Tom the Redhunter reminds me of these words from President Reagan's first year in office. He delivered this speech from the Oval Office on December 23, 1981. Reflect on them in regard to the current Iran crisis:
PRESIDENT REAGAN: ...As I speak to you tonight, the fate of a proud and ancient nation hangs in the balance. For a thousand years, Christmas has been celebrated in Poland, a land of deep religious faith, but this Christmas brings little joy to the courageous Polish people. They have been betrayed by their own government.This wasn't the first time President Reagan had strong words to say on the subject of communist oppression and it wouldn't be the last. His speech calling the Soviet Union an "Evil Empire" is a classic. Liberals went bonkers every time President Reagan denounced communist dictatorship. They said Reagan was a warmonger and claimed his stand for freedom might lead to a nuclear war. They insisted that by speaking out so forcefully Reagan threatened to undo the hopes for an arms control agreement that might end the nuclear standoff.
The men who rule them and their totalitarian allies fear the very freedom that the Polish people cherish. They have answered the stirrings of liberty with brute force, killings, mass arrests, and the setting up of concentration camps. Lech Walesa and other Solidarity leaders are imprisoned, their fate unknown. Factories, mines, universities, and homes have been assaulted.
I urge the Polish Government and its allies to consider the consequences of their actions. How can they possibly justify using naked force to crush a people who ask for nothing more than the right to lead their own lives in freedom and dignity? Brute force may intimidate, but it cannot form the basis of an enduring society, and the ailing Polish economy cannot be rebuilt with terror tactics.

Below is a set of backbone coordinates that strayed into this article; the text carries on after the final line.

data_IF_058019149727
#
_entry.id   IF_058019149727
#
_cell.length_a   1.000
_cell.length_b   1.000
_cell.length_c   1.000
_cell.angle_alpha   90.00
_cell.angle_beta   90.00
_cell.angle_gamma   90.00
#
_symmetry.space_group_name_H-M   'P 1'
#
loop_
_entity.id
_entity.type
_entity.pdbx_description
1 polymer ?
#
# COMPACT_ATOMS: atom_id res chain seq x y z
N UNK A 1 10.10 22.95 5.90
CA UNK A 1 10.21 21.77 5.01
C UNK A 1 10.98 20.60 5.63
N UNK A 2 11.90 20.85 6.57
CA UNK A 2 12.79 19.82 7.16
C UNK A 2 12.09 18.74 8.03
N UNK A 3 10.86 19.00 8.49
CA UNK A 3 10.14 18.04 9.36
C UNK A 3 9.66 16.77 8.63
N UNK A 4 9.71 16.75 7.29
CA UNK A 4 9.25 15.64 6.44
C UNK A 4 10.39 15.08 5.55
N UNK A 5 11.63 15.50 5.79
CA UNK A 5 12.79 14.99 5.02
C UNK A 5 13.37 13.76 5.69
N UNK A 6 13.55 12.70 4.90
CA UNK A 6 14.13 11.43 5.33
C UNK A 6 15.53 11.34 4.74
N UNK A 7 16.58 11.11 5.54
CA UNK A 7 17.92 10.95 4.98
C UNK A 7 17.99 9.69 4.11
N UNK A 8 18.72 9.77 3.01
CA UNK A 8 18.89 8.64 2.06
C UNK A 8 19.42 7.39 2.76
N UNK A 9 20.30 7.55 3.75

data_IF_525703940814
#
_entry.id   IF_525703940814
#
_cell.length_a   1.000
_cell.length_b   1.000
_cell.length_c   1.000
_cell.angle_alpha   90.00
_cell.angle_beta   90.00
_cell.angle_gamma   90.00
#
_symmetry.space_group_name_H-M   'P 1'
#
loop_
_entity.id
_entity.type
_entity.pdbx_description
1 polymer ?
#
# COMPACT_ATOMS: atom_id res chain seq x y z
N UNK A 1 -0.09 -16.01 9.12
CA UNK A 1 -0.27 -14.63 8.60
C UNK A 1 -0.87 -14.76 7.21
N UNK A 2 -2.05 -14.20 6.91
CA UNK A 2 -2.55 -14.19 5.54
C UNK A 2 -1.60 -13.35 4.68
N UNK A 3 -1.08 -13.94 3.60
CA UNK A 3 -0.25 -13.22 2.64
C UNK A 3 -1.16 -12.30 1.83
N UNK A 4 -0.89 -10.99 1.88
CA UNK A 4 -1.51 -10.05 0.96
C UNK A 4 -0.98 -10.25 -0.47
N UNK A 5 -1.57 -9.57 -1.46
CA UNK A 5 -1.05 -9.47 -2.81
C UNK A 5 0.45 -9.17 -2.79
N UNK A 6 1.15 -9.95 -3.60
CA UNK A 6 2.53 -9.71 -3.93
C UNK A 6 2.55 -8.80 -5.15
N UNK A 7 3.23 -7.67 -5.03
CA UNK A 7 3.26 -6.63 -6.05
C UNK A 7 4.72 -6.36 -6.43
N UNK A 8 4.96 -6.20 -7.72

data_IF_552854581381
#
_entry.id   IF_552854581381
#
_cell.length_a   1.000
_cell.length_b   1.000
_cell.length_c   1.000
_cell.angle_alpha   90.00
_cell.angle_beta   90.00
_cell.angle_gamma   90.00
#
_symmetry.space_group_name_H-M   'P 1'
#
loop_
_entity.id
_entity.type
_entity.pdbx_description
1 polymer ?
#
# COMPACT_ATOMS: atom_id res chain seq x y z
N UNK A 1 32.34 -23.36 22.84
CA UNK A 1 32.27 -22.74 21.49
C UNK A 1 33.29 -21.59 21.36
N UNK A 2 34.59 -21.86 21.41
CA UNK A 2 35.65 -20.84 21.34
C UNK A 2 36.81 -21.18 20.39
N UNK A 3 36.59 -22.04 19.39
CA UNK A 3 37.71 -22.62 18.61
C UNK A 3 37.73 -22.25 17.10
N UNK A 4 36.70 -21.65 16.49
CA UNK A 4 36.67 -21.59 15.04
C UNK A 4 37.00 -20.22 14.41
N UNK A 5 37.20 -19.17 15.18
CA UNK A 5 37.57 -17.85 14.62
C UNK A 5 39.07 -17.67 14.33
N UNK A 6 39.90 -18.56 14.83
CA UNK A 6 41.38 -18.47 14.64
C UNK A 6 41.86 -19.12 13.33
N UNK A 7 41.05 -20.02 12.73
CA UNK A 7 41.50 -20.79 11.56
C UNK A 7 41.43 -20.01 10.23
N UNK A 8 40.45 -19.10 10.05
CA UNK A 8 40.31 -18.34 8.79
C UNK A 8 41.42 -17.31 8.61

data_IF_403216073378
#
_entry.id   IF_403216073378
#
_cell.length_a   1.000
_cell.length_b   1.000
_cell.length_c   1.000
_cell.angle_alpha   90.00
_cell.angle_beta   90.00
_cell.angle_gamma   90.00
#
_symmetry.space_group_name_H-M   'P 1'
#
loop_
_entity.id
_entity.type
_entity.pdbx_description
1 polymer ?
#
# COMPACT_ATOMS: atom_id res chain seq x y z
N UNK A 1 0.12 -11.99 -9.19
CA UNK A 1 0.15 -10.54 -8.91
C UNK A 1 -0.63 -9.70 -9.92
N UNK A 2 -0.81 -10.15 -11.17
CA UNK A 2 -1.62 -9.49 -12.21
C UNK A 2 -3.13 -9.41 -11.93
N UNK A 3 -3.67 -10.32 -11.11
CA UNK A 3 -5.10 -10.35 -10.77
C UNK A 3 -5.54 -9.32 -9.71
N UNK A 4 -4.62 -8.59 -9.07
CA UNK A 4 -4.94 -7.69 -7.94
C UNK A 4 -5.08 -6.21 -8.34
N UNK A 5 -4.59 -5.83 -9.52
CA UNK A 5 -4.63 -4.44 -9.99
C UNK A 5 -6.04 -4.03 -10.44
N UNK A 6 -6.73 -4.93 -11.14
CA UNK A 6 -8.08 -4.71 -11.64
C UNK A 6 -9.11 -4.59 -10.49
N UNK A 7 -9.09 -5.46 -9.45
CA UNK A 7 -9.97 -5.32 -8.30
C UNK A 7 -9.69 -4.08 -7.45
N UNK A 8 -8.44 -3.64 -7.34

When 19th century Polish patriots rose against foreign oppressors, their rallying cry was, ``For our freedom and yours.'' Well, that motto still rings true in our time. There is a spirit of solidarity abroad in the world tonight that no physical force can crush. It crosses national boundaries and enters into the hearts of men and women everywhere. In factories, farms, and schools, in cities and towns around the globe, we the people of the Free World stand as one with our Polish brothers and sisters. Their cause is ours, and our prayers and hopes go out to them this Christmas.
The liberals who thought this way were wrong then, just as they are wrong now in supporting President Obama's rather lukewarm support for the protesters in Iran.
Today's advocates of the "play it safe" approach in Iran seem more intent on not upsetting the Mullahs who rule Iran than they do in supporting the brave men and women risking their lives and standing up to the brutality and tyranny of the Iranian dictatorship.
Another lesson these liberals failed to learn was the power of Reagan's strong words to those who were being oppressed by the Soviet regime. Natan Sharansky, the dissident and former Soviet Refusenik recalled how Reagan's words stirred the hearts of him and fellow prisoners in the Soviet Gulag. When Reagan spoke, the dissidents in the camp would tap out a Morse code on the plumbing in their cell to spread the news:
“It was the great brilliant moment when we learned that Ronald Reagan had proclaimed the Soviet Union an Evil Empire before the entire world. This was the moment. It was the brightest, most glorious day. Finally a spade had been called a spade. Finally, Orwell’s Newspeak was dead. President Reagan had from that moment made it impossible for anyone in the West to continue closing their eyes to the real nature of the Soviet Union. It was one of the most important, freedom-affirming declarations, and we all instantly knew it. For us, that was the moment that really marked the end for them, and the beginning for us. The lie had been exposed and could never, ever be untold now. This was the end of Lenin’s “Great October Bolshevik Revolution” and the beginning of a new revolution, a freedom revolution–Reagan’s Revolution.”Reagan also backed up his words with actions. He led our allies in an effort towards a united policy to contain and isolate the Soviet Union at the same time he engaged them in negotiations.
Last year before the election Obama was fond of connecting himself to the Reagan legacy. But what he always missed is that Reagan not only gave a good speech, but the words came from deep core convictions Reagan held regarding American exceptionalism and his belief that we are the last best hope of mankind. And Reagan never accepted the moral equivalence arguments so redolent in Obama's apologias to the world which wrongly suggest we are no better than the rest of the world.
Obama rejects the Reagan philosophy of "Peace through strength." But it was that strength in both words and deeds that Reagan used to launch a revolution which freed millions from tyranny and gave peace and prosperity to a generation of inhabitants across the globe.